William Lyon Mackenzie King

By Robert Macgregor Dawson | Go to book overview

CHAPTER SEVEN
MINISTER OF LABOUR

EVENTS in the Department of Labour after Mackenzie King became Minister differed little from those when he was the Deputy-evidence, no doubt, of his dominant influence over its policies in the preceding years. There was, however, an increase in the Department's general prestige, of which the change in its legal status was the open acknowledgment. By placing the Department under its own special Minister the Government had recognized the importance of the work the Department was doing and shown that it was conscious of owing a special obligation to the working man and his problems. "In the Department of Labour," Mackenzie King told the Commons in 1911, "we have taken as one of the objects before us, as part of the work which I trust it will be possible to carry on through the years to come, this important question of the preservation of health, the conservation of human life, the protection of the working people the great mass of the people of this country from occupational or other diseases which help to undermine the strength of the nation."1

Despite many difficulties, King endeavoured to discharge this obligation during his twenty-eight months as Minister. The measures which arose for consideration were varied, but most of them were clearly designed to improve the health, knowledge, or economic position of the working man: the creation of a Royal Commission on Technical Education; the provision of better statistical information, especially on industrial accidents and on wholesale and retail prices; a proposed eight-hour day in public works; a scheme of workmen's compensation, and laws to prevent phosphorus necrosis, an industrial disease of the match industry.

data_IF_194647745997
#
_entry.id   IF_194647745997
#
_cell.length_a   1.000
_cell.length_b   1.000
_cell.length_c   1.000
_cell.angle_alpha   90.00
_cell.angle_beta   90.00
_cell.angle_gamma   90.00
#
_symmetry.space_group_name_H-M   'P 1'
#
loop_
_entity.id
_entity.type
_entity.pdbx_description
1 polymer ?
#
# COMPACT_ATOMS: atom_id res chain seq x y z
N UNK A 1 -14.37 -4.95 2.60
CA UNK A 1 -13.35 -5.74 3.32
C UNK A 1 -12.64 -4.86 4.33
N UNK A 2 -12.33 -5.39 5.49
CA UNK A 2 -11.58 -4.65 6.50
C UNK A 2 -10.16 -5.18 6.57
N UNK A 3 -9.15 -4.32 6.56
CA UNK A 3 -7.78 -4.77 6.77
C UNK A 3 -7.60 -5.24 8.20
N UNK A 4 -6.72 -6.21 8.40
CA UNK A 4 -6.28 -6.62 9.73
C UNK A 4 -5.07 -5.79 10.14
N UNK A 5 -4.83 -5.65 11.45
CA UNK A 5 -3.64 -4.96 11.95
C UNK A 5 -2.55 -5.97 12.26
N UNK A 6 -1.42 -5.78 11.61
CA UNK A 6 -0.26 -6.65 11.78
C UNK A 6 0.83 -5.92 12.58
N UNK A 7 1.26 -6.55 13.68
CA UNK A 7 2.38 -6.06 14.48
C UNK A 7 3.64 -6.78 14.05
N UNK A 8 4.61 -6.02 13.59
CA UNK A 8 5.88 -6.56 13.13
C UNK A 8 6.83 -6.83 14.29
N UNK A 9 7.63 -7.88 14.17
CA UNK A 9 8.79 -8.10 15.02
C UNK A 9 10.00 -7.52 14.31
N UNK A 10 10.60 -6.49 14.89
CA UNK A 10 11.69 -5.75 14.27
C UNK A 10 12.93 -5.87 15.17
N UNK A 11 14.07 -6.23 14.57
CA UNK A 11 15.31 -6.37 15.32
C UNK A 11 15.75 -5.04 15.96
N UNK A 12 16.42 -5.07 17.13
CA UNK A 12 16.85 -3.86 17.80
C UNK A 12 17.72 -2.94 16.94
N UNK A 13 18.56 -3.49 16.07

These were not all initiated by Mackenzie King, but they had his warm support. The proposals regarding the Royal Commission on Technical Education and the eight-hour day in public works had been

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